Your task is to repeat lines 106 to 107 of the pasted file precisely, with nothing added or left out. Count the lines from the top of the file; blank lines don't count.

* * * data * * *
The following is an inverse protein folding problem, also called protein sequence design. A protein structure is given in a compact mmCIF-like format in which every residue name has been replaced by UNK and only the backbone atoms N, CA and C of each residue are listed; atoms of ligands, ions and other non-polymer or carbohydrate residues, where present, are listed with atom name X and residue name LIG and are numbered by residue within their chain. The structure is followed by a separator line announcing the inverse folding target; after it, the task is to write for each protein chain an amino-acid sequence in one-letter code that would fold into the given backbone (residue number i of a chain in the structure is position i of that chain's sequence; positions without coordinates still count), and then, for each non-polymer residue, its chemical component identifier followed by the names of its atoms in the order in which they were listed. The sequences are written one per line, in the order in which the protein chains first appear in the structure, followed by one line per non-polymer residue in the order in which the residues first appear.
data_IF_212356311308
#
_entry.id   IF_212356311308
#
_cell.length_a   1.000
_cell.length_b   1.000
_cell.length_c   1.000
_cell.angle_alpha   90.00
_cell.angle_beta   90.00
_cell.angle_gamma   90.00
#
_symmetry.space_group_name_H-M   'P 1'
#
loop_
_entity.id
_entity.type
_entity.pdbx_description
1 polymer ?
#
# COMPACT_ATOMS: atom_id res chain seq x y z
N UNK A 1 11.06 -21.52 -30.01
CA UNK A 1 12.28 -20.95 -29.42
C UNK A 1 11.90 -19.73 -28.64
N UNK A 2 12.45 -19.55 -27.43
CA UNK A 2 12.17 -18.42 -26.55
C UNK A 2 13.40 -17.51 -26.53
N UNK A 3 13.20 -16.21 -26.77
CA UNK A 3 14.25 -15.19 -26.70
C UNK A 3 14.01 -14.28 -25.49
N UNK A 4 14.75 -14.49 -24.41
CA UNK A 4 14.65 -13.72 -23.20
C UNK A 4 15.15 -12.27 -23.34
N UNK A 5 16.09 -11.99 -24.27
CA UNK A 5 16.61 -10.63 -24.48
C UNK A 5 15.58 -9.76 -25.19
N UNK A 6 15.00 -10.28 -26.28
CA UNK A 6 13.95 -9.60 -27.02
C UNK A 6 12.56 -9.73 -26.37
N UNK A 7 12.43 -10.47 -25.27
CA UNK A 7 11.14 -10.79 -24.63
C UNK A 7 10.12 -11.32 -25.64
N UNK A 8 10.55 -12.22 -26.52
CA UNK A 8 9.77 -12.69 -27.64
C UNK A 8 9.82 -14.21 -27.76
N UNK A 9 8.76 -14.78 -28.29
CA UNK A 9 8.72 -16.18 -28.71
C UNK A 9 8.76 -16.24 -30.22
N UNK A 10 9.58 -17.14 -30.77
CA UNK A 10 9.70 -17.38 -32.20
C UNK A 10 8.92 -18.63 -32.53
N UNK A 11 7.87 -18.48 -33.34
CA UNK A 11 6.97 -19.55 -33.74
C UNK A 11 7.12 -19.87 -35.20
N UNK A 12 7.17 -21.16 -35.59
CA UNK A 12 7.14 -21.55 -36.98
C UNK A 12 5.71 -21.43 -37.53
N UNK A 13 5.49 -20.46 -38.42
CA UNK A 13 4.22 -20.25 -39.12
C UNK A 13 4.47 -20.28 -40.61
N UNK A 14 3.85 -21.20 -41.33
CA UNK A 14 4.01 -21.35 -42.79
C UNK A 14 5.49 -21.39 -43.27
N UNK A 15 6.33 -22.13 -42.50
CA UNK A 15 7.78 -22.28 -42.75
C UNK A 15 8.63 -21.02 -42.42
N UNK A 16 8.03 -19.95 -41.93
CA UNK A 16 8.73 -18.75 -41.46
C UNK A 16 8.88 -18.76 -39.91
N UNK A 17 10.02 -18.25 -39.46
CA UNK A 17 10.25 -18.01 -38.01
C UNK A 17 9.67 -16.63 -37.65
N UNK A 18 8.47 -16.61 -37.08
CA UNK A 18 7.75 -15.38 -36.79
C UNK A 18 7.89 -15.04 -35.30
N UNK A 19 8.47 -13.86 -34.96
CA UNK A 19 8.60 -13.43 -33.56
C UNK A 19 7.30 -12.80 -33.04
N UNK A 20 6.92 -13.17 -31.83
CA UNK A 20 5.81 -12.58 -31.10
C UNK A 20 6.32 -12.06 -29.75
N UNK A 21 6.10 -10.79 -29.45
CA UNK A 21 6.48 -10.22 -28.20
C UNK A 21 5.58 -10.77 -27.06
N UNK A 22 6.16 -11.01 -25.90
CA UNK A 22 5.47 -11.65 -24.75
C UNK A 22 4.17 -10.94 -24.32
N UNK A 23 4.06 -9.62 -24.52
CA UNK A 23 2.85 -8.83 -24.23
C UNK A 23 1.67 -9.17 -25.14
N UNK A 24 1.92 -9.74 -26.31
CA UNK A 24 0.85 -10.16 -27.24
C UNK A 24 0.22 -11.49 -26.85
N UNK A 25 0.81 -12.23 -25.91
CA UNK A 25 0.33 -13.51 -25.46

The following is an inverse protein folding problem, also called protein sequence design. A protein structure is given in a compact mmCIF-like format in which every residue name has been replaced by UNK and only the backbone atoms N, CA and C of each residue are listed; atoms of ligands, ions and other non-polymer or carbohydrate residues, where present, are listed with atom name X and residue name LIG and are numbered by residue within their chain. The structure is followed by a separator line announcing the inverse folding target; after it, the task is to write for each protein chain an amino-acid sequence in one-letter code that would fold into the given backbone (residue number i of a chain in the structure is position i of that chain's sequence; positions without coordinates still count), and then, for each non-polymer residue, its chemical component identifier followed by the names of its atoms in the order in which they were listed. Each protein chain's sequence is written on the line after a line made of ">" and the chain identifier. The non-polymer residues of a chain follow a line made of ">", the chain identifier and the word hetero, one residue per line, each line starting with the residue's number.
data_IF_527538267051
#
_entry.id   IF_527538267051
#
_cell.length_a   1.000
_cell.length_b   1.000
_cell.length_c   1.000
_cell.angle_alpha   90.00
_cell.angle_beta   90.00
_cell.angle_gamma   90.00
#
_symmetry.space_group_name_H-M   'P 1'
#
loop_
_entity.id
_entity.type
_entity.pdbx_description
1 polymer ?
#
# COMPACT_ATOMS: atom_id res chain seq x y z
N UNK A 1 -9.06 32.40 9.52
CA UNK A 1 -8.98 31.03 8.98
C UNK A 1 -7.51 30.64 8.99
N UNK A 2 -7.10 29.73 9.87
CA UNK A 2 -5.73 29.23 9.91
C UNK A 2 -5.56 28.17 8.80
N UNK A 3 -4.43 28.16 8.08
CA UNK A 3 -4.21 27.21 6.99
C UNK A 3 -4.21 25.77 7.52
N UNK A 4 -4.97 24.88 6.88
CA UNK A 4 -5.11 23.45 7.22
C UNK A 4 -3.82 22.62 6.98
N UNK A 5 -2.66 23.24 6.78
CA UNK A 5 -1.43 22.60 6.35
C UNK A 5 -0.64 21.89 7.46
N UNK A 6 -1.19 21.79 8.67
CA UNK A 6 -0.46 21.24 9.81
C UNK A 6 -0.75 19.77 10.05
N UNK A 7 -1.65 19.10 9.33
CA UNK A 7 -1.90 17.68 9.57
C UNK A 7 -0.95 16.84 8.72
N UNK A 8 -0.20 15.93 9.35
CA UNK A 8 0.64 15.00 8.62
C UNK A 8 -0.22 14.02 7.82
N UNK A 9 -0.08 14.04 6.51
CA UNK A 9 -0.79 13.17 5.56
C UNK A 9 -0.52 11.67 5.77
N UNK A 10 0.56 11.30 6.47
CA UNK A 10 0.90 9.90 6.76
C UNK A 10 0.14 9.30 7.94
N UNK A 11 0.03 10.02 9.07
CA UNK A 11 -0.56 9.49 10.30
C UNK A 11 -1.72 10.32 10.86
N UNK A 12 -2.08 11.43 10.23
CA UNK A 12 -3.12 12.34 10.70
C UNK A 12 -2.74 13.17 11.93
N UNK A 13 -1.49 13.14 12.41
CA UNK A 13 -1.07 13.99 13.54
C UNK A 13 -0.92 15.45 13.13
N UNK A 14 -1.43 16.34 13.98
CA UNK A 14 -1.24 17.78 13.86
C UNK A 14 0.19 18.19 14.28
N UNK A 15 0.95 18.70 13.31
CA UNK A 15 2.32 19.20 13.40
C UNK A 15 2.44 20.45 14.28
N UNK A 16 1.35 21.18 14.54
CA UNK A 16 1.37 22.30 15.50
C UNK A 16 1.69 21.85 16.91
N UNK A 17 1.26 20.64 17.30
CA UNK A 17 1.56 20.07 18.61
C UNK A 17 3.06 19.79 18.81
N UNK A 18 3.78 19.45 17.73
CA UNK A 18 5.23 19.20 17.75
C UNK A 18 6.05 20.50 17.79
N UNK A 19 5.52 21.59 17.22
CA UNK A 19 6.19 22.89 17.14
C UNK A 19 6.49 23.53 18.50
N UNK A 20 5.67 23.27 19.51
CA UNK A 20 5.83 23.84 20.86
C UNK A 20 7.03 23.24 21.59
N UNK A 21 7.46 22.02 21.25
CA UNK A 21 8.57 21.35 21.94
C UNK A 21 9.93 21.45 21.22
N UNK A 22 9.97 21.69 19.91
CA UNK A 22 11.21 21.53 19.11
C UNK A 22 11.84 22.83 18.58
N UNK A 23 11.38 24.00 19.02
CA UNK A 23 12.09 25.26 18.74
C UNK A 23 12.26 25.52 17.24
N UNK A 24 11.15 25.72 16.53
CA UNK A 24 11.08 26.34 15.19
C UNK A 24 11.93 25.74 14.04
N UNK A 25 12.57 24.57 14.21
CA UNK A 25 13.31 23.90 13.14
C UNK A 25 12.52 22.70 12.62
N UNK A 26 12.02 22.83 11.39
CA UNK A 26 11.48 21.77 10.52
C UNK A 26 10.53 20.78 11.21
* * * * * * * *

_cell.angle_gamma   90.00
#